Without effective, dynamic communications with patients, health professionals and between all the partners in pharmacovigilance, the system cannot work and the vision of safer use of medicines cannot be achieved
UMC makes a special contribution to raising awareness with its Take&Tell campaign, publications and training, an active presence on social media, in collaborations with patient organisations and much more. Communications are often limited by constraints of time and money in busy organisations, but they need to be prioritised by all professionals in this field. We know that the aims of pharmacovigilance – the safer use of medicines and the protection of patients – cannot be achieved until everyone in healthcare, including patients, is vigilant and engaged at every stage, and actively involved in the systems and relationships that can reduce and manage risk. We know that public and professional awareness and commitment are far from universal. There’s a long road ahead for communications in pharmacovigilance!
If you and your health provider are to make the wisest decisions for your health, you require access to the best possible information regarding your illness and possible treatments; you need to know the key questions to ask, and your health provider needs to be attentive to you and well informed. You need to be engaged in the most active kind of individual professional communication with your health provider and that has to be within the context of the best possible information and communication in pharmacovigilance and healthcare in general. Safer use of medicines relies on a whole network of useful communications and active relationships. If things go wrong, you and your health provider must know what to do, including reporting the problem to the authorities. The solutions lie in open and effective communication and in the provision of comprehensive information that meets your wishes; in your asking questions and insisting you get the answers you need.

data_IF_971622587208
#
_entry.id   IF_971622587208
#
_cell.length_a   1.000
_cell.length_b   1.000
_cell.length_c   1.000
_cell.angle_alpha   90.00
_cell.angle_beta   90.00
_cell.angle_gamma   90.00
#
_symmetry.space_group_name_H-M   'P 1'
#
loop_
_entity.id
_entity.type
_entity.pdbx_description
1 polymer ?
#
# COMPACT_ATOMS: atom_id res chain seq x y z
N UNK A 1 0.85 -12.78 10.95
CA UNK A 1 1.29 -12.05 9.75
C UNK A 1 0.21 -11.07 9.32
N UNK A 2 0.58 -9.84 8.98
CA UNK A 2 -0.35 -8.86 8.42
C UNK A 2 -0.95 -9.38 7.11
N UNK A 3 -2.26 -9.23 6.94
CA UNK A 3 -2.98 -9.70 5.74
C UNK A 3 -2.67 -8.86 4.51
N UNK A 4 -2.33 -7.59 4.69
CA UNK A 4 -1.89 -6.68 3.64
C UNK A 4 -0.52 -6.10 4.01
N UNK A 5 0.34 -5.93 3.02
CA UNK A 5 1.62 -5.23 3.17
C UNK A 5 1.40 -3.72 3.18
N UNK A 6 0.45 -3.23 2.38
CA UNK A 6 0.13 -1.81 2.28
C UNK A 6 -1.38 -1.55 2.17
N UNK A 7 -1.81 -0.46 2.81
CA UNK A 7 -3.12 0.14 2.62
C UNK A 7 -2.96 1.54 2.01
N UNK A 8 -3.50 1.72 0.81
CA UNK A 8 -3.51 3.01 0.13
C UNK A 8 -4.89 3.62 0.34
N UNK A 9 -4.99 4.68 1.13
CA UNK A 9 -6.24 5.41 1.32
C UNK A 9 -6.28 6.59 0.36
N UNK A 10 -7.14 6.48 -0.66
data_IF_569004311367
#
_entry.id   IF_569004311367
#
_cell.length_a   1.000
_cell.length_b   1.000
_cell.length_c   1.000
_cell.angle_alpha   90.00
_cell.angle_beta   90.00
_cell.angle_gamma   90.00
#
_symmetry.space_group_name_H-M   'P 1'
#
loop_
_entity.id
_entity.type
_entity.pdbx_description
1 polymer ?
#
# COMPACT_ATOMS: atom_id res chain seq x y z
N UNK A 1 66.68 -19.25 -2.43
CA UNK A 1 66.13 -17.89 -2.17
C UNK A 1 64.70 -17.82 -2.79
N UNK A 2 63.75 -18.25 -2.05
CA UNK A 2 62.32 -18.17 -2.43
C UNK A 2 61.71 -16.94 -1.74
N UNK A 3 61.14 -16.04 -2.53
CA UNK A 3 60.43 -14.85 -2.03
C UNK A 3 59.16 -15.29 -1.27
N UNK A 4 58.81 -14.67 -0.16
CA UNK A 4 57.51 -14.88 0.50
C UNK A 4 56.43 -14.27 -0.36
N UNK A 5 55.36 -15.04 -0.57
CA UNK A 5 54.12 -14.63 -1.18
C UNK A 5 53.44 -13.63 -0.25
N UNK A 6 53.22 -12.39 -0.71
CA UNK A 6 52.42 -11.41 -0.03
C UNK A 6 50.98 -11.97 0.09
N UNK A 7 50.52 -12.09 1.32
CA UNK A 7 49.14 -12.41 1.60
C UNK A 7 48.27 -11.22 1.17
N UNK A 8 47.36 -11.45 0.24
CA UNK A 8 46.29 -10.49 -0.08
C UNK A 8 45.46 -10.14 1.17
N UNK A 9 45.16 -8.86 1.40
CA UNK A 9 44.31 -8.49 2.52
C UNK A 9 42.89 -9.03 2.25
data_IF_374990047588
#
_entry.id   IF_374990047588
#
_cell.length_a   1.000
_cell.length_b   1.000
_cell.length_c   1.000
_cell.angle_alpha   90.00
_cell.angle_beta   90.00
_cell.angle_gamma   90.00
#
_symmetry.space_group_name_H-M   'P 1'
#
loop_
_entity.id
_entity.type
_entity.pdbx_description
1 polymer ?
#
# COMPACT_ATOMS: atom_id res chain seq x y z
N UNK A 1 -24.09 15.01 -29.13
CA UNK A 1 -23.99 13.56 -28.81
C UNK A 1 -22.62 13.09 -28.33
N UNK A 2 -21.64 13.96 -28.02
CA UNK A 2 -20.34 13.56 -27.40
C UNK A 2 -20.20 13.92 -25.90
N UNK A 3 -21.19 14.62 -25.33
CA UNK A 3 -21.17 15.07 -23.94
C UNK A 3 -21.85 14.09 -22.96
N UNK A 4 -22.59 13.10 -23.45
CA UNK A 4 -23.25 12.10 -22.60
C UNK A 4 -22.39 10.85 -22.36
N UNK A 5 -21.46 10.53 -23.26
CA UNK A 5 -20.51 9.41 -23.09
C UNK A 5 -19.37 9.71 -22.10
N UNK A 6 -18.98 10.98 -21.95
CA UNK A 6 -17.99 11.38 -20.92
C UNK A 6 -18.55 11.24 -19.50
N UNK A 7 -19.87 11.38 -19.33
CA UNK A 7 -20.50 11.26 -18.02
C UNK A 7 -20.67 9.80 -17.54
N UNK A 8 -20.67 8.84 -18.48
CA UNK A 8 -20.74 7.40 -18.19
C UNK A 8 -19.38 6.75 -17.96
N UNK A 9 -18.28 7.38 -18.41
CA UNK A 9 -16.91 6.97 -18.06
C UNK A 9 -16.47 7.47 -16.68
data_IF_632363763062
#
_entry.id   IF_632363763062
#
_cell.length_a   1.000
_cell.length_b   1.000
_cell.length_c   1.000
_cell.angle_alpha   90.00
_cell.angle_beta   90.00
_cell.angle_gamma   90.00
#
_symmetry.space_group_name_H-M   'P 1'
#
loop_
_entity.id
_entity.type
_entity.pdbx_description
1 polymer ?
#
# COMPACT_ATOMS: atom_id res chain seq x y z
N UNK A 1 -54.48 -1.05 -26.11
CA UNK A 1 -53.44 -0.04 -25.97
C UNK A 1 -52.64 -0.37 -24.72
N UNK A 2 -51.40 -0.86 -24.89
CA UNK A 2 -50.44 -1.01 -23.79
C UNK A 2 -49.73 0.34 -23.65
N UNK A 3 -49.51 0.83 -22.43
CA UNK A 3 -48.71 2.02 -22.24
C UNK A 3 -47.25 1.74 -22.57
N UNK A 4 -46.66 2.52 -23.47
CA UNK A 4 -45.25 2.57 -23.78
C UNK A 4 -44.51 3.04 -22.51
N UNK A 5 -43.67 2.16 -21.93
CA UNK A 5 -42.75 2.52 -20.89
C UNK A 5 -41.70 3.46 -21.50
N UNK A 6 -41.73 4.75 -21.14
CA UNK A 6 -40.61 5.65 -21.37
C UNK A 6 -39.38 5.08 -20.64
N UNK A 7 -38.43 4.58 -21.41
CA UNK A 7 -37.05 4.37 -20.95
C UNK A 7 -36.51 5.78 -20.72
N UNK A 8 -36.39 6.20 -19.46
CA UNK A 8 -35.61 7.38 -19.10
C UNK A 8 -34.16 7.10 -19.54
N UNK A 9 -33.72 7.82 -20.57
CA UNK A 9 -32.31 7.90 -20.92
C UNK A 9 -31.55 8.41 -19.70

Social media, internet, TV, newspapers, friends and family all influence our knowledge and opinions. Media scares about drugs or diseases often have a disproportionate and sometimes negative impact; they need to be managed swiftly and expertly.
We all need reliable sources of information that can help us make the best decisions. We need to be in a critical frame of mind to ask questions and to insist that the information or evidence we are offered is trustworthy, current and complete. We need to teach everyone, especially children, about using medicines intelligently, and how to avoid harm. Authorities need to be in constant dialogue with their communities, providing information, anticipating and finding out what people want to know, using methods that exactly fit the needs and abilities of populations.
UMC is active on social media, bringing information of all kinds to a wider audience.
Ministries of health and drug regulators, along with national pharmacovigilance centres, WHO and UMC have major communications challenges that they must address if the needs of the community are to be met and if patients are to have the best information when they need it.
Everyone must have access to high quality, up-to-date information, tailored to their abilities and preferences, about medicines and their use, and about healthcare in general, and about ways to promote health and prevent harm:
Many countries have developed creative ways of communicating these complex messages and content, but agile, engaging systems are the exception; good information about the outcomes of therapy is a neglected priority and still rare.